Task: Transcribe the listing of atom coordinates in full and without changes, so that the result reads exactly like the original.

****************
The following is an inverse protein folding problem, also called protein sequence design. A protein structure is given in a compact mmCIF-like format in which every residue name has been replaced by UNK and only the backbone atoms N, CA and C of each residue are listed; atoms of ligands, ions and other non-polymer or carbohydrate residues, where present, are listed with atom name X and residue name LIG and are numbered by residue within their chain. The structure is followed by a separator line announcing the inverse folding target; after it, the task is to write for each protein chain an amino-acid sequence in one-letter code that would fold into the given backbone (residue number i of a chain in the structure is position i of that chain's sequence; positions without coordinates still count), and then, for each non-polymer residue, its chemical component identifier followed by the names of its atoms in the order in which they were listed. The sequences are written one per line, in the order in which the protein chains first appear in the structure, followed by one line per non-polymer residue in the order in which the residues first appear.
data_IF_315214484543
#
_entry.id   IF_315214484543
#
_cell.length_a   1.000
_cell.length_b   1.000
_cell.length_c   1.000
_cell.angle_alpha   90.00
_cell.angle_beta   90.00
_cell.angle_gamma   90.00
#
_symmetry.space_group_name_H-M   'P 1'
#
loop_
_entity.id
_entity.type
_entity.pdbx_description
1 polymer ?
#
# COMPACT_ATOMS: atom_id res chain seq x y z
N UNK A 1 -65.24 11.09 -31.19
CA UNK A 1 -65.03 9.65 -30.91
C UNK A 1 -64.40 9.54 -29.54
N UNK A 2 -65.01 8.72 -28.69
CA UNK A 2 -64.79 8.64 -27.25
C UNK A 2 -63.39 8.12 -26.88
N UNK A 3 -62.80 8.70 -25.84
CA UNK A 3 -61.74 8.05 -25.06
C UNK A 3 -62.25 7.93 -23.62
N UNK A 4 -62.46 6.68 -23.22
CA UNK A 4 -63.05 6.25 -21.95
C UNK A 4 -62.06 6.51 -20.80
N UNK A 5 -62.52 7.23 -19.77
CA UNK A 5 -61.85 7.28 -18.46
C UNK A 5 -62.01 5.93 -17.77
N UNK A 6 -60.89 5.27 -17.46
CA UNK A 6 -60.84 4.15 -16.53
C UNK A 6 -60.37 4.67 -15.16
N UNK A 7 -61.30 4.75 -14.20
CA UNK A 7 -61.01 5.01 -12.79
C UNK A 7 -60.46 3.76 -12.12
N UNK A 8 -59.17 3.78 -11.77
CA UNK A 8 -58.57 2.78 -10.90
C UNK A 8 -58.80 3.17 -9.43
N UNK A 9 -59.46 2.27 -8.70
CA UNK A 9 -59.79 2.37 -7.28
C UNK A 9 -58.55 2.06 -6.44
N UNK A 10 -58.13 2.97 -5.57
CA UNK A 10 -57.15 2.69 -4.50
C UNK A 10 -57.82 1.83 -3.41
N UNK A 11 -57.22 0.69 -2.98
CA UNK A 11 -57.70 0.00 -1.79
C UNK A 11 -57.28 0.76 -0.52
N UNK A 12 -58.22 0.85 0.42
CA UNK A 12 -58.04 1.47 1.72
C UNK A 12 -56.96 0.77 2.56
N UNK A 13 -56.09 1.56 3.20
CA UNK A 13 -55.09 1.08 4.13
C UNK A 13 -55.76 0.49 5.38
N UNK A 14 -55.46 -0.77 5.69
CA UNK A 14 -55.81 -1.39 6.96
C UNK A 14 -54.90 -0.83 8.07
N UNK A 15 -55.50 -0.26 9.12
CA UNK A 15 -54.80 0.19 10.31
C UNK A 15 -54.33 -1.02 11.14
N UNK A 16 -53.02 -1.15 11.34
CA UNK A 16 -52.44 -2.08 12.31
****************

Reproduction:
The following is an inverse protein folding problem, also called protein sequence design. A protein structure is given in a compact mmCIF-like format in which every residue name has been replaced by UNK and only the backbone atoms N, CA and C of each residue are listed; atoms of ligands, ions and other non-polymer or carbohydrate residues, where present, are listed with atom name X and residue name LIG and are numbered by residue within their chain. The structure is followed by a separator line announcing the inverse folding target; after it, the task is to write for each protein chain an amino-acid sequence in one-letter code that would fold into the given backbone (residue number i of a chain in the structure is position i of that chain's sequence; positions without coordinates still count), and then, for each non-polymer residue, its chemical component identifier followed by the names of its atoms in the order in which they were listed. The sequences are written one per line, in the order in which the protein chains first appear in the structure, followed by one line per non-polymer residue in the order in which the residues first appear.
data_IF_315214484543
#
_entry.id   IF_315214484543
#
_cell.length_a   1.000
_cell.length_b   1.000
_cell.length_c   1.000
_cell.angle_alpha   90.00
_cell.angle_beta   90.00
_cell.angle_gamma   90.00
#
_symmetry.space_group_name_H-M   'P 1'
#
loop_
_entity.id
_entity.type
_entity.pdbx_description
1 polymer ?
#
# COMPACT_ATOMS: atom_id res chain seq x y z
N UNK A 1 -65.24 11.09 -31.19
CA UNK A 1 -65.03 9.65 -30.91
C UNK A 1 -64.40 9.54 -29.54
N UNK A 2 -65.01 8.72 -28.69
CA UNK A 2 -64.79 8.64 -27.25
C UNK A 2 -63.39 8.12 -26.88
N UNK A 3 -62.80 8.70 -25.84
CA UNK A 3 -61.74 8.05 -25.06
C UNK A 3 -62.25 7.93 -23.62
N UNK A 4 -62.46 6.68 -23.22
CA UNK A 4 -63.05 6.25 -21.95
C UNK A 4 -62.06 6.51 -20.80
N UNK A 5 -62.52 7.23 -19.77
CA UNK A 5 -61.85 7.28 -18.46
C UNK A 5 -62.01 5.93 -17.77
N UNK A 6 -60.89 5.27 -17.46
CA UNK A 6 -60.84 4.15 -16.53
C UNK A 6 -60.37 4.67 -15.16
N UNK A 7 -61.30 4.75 -14.20
CA UNK A 7 -61.01 5.01 -12.79
C UNK A 7 -60.46 3.76 -12.12
N UNK A 8 -59.17 3.78 -11.77
CA UNK A 8 -58.57 2.78 -10.90
C UNK A 8 -58.80 3.17 -9.43
N UNK A 9 -59.46 2.27 -8.70
CA UNK A 9 -59.79 2.37 -7.28
C UNK A 9 -58.55 2.06 -6.44
N UNK A 10 -58.13 2.97 -5.57
CA UNK A 10 -57.15 2.69 -4.50
C UNK A 10 -57.82 1.83 -3.41
N UNK A 11 -57.22 0.69 -2.98
CA UNK A 11 -57.70 0.00 -1.79
C UNK A 11 -57.28 0.76 -0.52
N UNK A 12 -58.22 0.85 0.42
CA UNK A 12 -58.04 1.47 1.72
C UNK A 12 -56.96 0.77 2.56
N UNK A 13 -56.09 1.56 3.20
CA UNK A 13 -55.09 1.08 4.13
C UNK A 13 -55.76 0.49 5.38
N UNK A 14 -55.46 -0.77 5.69
CA UNK A 14 -55.81 -1.39 6.96
C UNK A 14 -54.90 -0.83 8.07
N UNK A 15 -55.50 -0.26 9.12
CA UNK A 15 -54.80 0.19 10.31
C UNK A 15 -54.33 -1.02 11.14
N UNK A 16 -53.02 -1.15 11.34
CA UNK A 16 -52.44 -2.08 12.31